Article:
3 Visual Effects You Can Create with a Whip Pan Transition
In this video tutorial, learn three straightforward ways you can create your own movie magic with these easy whip pan transition tricks.
A whip pan transition is a stylish way of editing two shots seamlessly together into what looks like one. The secret of the whip pan is that you hide an edit in the middle. While you can always use this to help stylize a standard edit, I’m going to show you how to create some flashier visual effects. Three visual effects, to be exact.
Our first effects shot is the clone, which is quite simple. Here I’ll make a “clone” of my subject and have her wave to herself.
So as I said before, the whip pan transition consists of at least two images. First, I will shoot a medium shot of my subject waving to a person offscreen. I’ll hold the shot for a few seconds and then whip a quick pan out to the right. For my second shot, I’ll shoot a simple reverse angle of the same subject waving back. Since this is the second shot, I need to transition into the shot with a whip pan.
The key to making the transition work involves hiding the cut. To do this, I need to keep a few things in mind while I’m shooting. For example, I will shoot the pan movement of both shots at relatively the same speed so they match. I also need to make sure I’m going in the same direction so that the first panning shot flows into the second. Lowering the shutter speed will increase the motion blur, which will hide the edit better.
Lastly, if I want to have a sequence of whip pans, I need to make sure I properly transition in and out of each shot. I need to pay special attention to the correct direction and the amount of time I hold each shot.
2. Superhero Run
For my second visual effects shot, I’m going to give my subject superhuman running skills.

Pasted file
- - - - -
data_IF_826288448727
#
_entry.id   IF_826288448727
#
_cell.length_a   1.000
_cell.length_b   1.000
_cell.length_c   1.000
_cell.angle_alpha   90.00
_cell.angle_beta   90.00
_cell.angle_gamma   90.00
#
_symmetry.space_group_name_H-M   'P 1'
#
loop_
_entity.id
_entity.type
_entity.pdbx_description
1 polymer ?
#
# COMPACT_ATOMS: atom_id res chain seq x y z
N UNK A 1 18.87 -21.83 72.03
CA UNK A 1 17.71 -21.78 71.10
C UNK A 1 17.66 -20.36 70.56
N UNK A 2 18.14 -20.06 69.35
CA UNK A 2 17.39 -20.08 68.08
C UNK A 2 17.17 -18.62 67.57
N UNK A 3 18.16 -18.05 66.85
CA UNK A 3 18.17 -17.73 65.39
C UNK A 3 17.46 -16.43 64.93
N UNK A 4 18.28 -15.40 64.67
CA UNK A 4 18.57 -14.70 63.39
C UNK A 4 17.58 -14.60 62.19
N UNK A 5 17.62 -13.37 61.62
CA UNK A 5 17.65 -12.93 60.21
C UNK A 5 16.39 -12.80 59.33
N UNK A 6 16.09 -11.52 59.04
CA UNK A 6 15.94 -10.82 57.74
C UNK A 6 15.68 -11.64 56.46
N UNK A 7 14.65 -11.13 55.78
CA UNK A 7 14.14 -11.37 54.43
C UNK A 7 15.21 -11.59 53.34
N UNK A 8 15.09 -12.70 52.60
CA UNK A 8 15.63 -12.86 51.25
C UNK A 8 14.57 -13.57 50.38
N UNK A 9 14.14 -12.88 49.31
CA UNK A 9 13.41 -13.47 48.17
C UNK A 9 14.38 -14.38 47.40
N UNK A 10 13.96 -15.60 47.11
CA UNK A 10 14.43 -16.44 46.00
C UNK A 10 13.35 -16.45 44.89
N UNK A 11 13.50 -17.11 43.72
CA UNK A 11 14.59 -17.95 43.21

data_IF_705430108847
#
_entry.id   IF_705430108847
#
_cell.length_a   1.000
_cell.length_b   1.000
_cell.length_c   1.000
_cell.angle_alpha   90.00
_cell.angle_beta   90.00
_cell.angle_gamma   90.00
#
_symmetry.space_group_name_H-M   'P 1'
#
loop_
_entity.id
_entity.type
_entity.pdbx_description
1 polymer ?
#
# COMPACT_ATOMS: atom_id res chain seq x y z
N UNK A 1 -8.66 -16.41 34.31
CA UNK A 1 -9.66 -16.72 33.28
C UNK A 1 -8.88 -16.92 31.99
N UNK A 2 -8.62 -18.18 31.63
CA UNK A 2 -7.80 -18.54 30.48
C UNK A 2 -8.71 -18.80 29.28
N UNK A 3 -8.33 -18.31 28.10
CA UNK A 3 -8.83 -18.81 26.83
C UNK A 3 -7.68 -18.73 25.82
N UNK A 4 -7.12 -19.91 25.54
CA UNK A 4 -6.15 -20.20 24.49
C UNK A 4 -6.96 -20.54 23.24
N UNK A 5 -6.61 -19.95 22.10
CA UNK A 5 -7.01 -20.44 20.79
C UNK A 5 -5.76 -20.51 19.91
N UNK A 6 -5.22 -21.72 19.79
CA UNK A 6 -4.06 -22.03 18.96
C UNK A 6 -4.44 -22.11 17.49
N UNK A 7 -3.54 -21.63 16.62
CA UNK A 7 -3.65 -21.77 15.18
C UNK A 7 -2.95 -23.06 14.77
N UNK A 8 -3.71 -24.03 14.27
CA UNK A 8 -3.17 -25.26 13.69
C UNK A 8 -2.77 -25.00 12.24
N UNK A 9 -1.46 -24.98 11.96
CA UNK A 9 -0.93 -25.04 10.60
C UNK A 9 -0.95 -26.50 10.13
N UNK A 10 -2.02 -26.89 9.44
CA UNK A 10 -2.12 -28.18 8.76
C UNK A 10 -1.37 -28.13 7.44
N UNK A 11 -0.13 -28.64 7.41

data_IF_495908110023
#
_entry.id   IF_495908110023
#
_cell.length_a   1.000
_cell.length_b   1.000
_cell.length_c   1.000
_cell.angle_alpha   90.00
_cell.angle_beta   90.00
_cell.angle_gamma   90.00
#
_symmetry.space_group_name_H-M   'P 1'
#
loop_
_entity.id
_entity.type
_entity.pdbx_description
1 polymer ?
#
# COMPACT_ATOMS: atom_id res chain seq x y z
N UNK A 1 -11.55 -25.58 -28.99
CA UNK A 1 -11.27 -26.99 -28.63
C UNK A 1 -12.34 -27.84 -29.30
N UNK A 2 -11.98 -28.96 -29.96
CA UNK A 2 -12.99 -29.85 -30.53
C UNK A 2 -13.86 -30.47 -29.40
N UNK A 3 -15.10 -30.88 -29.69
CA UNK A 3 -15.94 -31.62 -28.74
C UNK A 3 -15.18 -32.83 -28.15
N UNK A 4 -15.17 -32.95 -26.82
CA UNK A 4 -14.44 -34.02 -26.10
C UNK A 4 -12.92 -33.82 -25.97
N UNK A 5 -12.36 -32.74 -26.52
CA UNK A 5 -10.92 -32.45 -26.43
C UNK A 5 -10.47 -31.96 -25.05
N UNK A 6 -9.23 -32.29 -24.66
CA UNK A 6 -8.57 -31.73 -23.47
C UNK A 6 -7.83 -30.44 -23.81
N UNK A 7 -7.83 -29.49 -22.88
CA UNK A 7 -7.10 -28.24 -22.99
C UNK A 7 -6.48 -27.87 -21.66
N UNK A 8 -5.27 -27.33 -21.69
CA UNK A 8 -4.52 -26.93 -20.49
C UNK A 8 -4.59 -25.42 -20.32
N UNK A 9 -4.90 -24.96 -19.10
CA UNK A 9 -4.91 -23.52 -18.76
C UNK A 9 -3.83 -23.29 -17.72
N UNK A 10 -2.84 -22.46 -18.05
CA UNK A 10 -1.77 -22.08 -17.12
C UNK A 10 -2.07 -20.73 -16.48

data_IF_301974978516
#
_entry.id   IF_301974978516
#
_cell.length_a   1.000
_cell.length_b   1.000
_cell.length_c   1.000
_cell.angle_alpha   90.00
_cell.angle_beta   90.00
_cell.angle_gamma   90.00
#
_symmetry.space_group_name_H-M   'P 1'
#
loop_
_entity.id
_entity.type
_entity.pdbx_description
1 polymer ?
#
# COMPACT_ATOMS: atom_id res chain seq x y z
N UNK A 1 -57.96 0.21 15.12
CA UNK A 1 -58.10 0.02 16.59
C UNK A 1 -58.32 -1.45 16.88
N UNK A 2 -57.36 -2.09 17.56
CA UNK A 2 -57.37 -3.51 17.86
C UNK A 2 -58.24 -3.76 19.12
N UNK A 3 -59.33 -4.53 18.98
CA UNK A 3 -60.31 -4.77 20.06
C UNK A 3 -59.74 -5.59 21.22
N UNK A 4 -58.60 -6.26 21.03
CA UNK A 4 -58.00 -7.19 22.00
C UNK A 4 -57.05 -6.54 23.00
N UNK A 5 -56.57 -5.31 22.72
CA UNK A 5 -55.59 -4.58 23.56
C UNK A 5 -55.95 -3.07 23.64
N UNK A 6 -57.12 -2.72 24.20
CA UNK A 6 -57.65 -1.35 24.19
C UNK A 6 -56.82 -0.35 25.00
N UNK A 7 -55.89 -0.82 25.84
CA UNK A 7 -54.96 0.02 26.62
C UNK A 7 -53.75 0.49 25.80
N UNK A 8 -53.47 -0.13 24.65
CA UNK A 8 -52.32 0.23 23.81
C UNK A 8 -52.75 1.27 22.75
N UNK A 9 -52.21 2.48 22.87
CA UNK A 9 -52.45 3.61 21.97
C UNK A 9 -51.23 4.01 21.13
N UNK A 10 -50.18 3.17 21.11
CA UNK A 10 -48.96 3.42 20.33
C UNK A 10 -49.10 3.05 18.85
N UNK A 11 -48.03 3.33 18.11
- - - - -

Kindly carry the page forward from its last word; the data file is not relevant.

First, I’ll shoot her running directly in front of the camera with a whip pan immediately after she passes by. Then, I’ll have her do a second take, this time performing the same pan after she is a good distance away from the camera. When I cut the two shots together, it looks like she’s covered a long distance in the small amount of time it took to pan the camera. I can finesse this transition by increasing the speed of each shot ever so slightly.
If you want to avoid the camera shake, simply shoot on a tripod. An added benefit of using a tripod is that you will be able to more efficiently change the speed of a clip. It’s easy to spot a handheld clip that’s had the time remapped.
3. Knife Throw
Disclaimer: I’m never actually throwing a knife. That would be extremely dangerous. (For safety purposes, I’m using a butter knife, as I do not have a prop knife.)
This transition is a bit more complex, as the timing of the two shots needs to be perfect to make the illusion work. For the first shot, I’ll have my subject pretend that she’s throwing the knife, but she’ll never actually release it. I’ll start the whip pan as her arm is about halfway into the throw.
For the second shot, I want to create the illusion that my subject’s clone is catching the knife. For timing and safety purposes, I’ll shoot the second shot backward and then reverse it in post. Since this transition is a bit more complex, it’s important to do multiple takes because many of these shots won’t fit together smoothly in post.
So there you have it — a few visual effects shots you can pull off with the whip pan transition. Hopefully, these will inspire you to think up some of your own shots.
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